[Haskell-cafe] Wow Monads!

Richard A. O'Keefe ok at cs.otago.ac.nz
Thu Apr 20 00:51:40 UTC 2017

> On 20/04/2017, at 1:52 AM, Joachim Durchholz <jo at durchholz.org> wrote:
> Common Lisp and Scheme were, in their first years.
> They both managed to transition from "fad" to "production-ready" AFAICT, probably after a stabilization period (I dimly recall having read versioned standardization documents).
> Lisp as such... probably. Whenever people with enough raw horsepower to use Lisp in practice met people who didn't, because then it would be a fad from the latter ones. Which pretty much meant everybody who didn't have access to abundant corporate-sponsored or state-sponsored hardware.

Truly strange.  You really did not need "horsepower" to use Lisp in practice.
There were several Lisp implementations for CP/M, and CP/M machines
were hardly "raw horsepower" by any stretch of the imagination.

OK, a University lab of cheap 8086 PCs does technically count as
state-sponsored, but hardly "raw horsepower".  I suppose the price
of TI PC-Scheme (USD95) would have put it out of reach of hobbyists
/sarc.  (I would definitely call PC-Scheme "production-ready" for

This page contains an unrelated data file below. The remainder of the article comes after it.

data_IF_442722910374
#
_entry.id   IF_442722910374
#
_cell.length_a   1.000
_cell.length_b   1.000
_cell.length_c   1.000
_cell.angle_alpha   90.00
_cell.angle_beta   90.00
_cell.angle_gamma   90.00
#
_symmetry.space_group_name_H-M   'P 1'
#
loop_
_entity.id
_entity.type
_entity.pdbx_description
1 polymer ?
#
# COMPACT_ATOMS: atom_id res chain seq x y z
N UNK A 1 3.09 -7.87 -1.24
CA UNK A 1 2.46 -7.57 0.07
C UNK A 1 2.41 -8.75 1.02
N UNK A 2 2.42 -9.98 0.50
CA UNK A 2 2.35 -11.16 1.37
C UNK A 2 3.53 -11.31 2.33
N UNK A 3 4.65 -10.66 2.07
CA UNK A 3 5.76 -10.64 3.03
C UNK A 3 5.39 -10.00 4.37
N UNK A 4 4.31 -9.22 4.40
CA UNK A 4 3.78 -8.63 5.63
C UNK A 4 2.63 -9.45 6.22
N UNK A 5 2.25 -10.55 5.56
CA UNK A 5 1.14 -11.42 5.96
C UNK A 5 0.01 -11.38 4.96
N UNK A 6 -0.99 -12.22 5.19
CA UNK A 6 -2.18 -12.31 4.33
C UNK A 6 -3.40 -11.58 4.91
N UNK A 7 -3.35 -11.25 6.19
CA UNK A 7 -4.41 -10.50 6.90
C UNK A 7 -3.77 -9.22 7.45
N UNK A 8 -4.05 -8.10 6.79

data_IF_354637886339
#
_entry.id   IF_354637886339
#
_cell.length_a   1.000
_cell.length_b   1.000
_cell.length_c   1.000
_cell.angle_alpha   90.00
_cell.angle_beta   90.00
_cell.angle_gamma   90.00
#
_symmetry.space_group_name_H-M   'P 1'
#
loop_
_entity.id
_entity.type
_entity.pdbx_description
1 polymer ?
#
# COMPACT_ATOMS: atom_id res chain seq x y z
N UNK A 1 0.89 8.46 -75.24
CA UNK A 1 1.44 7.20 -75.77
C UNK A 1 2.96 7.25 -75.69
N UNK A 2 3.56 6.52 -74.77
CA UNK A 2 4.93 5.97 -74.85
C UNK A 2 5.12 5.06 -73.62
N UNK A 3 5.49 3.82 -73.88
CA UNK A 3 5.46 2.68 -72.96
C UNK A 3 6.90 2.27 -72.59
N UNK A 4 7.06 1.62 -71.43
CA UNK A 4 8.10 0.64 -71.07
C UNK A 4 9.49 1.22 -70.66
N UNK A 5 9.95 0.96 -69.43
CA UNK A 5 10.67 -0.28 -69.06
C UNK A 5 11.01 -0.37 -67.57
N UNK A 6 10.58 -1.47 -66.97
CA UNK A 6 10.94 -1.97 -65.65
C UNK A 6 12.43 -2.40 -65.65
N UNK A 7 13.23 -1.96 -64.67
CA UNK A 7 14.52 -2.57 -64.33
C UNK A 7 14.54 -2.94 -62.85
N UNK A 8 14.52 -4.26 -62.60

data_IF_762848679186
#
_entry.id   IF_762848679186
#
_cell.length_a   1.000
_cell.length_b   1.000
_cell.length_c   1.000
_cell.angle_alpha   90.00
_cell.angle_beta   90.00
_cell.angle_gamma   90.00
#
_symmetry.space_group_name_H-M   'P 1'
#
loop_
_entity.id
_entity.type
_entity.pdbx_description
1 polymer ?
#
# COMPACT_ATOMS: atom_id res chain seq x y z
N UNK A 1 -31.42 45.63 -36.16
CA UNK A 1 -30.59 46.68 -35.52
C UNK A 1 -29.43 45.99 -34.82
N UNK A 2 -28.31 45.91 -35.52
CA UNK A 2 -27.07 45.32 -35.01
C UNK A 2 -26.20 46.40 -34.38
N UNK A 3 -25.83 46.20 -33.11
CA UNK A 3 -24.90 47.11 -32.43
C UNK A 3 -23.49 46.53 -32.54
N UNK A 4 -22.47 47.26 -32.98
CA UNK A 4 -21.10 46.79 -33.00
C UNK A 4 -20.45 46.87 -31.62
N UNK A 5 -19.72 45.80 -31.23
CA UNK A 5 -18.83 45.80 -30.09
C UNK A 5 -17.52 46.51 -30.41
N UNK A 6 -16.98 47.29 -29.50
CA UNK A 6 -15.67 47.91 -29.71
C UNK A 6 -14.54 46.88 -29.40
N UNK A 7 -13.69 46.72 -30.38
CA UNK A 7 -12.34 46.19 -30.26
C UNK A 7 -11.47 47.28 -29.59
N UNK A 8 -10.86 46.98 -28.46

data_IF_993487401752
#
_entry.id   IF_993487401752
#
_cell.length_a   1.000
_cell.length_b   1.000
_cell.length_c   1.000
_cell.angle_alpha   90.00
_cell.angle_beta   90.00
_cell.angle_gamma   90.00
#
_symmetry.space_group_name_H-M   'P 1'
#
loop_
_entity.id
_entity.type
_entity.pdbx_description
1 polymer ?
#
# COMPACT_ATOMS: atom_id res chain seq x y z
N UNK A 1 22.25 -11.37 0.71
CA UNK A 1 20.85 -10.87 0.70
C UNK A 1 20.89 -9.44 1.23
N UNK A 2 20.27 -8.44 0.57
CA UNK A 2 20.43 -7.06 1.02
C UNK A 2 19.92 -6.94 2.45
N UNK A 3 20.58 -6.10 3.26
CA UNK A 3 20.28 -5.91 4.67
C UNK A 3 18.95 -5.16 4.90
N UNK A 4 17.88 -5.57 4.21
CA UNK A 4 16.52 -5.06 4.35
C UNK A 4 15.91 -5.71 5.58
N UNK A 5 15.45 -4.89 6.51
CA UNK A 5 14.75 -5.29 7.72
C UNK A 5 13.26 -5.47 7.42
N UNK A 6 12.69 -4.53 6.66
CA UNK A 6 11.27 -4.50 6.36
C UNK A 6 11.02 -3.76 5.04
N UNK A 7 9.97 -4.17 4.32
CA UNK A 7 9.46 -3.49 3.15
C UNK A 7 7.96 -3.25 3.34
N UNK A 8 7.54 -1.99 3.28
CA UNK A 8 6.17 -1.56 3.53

its day.)

The problem with Lisp was never garbage collection, or speed, or availability.
It was *unfamiliarity*.  As soon as things like TCL and Python became available,
they were adopted gladly by many programmers, despite being less efficient than
typical Lisps.  To this day, Python forcibly discourages recursive programming
by enforcing a small stack depth, even on machines with abundant memory, thus
ensuring that Python keeps its reassuringly familiar imperative style.  (Yep,
ran into this the hard way, trying to implement a dynamic programming algorithm
in Python.)

I'm very sad to see FUD about Lisp surviving this long.
Much the same FUD was spread about Prolog, despite there being decent
Prolog implementations for cheap 16-bit machines.

It is *bitterly* ironic to see Java adopted by people critical of Lisp.
It just goes to show that the old hardware saying, "you can make a
brick fly if you strap on a big enough jet engine" is true of programming languages.

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